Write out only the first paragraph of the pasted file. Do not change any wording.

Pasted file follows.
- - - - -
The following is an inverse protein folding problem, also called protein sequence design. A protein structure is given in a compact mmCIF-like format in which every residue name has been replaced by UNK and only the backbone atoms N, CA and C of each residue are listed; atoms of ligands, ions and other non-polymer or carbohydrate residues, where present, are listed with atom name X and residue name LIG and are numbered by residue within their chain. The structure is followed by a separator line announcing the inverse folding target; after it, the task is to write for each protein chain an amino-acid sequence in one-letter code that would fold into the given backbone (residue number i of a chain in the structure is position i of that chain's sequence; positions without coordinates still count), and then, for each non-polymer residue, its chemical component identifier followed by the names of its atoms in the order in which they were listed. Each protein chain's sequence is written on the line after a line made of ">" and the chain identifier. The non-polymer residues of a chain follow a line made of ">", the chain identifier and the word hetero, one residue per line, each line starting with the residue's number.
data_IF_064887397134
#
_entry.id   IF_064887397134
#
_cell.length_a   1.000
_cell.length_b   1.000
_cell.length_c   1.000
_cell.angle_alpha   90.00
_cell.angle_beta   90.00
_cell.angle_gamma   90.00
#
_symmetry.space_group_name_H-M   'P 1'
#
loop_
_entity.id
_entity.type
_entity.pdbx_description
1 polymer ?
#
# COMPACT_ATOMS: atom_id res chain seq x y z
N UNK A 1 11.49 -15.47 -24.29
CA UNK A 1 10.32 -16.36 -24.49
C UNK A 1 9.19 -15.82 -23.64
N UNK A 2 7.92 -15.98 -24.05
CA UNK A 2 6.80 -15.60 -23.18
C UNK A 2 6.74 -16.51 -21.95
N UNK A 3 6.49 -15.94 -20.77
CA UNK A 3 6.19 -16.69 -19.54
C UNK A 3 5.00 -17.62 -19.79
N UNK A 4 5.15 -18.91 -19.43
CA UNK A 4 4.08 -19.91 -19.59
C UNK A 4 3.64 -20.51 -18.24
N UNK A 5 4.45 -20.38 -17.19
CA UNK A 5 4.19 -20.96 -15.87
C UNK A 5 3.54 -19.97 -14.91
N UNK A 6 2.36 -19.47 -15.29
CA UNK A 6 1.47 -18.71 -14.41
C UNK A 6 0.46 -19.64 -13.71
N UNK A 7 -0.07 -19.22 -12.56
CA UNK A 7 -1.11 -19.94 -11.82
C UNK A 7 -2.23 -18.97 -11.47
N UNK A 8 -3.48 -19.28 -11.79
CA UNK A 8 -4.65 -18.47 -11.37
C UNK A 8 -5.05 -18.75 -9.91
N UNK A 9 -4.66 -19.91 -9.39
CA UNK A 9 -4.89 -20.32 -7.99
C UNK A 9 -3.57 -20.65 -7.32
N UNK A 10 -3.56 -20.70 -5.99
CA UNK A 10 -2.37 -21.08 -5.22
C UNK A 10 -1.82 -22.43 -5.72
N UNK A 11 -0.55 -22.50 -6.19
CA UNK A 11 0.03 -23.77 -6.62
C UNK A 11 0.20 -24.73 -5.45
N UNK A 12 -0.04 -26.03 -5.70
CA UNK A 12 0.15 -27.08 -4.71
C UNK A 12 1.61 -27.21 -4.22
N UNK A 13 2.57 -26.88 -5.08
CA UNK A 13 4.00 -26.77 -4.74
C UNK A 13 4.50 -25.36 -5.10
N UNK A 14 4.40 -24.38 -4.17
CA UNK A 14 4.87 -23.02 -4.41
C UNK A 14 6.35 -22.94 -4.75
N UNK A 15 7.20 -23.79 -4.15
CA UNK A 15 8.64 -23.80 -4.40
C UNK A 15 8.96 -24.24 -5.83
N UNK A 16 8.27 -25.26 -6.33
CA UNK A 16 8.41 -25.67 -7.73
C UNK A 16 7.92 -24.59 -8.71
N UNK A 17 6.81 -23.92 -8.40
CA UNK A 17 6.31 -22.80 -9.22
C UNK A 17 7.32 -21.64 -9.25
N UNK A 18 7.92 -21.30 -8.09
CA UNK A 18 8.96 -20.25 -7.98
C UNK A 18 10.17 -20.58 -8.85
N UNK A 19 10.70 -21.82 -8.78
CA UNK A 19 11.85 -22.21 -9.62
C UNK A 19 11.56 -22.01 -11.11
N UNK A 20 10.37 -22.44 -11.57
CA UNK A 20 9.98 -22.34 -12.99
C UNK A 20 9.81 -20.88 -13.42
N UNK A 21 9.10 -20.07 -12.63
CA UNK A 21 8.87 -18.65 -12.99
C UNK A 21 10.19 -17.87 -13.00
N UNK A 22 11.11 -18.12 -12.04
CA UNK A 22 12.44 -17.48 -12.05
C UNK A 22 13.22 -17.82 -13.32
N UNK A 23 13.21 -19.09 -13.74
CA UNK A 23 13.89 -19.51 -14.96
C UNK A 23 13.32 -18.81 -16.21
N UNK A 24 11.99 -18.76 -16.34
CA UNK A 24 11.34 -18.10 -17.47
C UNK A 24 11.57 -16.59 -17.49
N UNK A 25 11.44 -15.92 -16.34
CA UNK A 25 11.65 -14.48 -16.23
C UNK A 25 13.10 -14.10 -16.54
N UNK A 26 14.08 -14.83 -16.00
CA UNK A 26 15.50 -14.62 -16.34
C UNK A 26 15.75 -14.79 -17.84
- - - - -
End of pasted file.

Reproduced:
The following is an inverse protein folding problem, also called protein sequence design. A protein structure is given in a compact mmCIF-like format in which every residue name has been replaced by UNK and only the backbone atoms N, CA and C of each residue are listed; atoms of ligands, ions and other non-polymer or carbohydrate residues, where present, are listed with atom name X and residue name LIG and are numbered by residue within their chain. The structure is followed by a separator line announcing the inverse folding target; after it, the task is to write for each protein chain an amino-acid sequence in one-letter code that would fold into the given backbone (residue number i of a chain in the structure is position i of that chain's sequence; positions without coordinates still count), and then, for each non-polymer residue, its chemical component identifier followed by the names of its atoms in the order in which they were listed. Each protein chain's sequence is written on the line after a line made of ">" and the chain identifier. The non-polymer residues of a chain follow a line made of ">", the chain identifier and the word hetero, one residue per line, each line starting with the residue's number.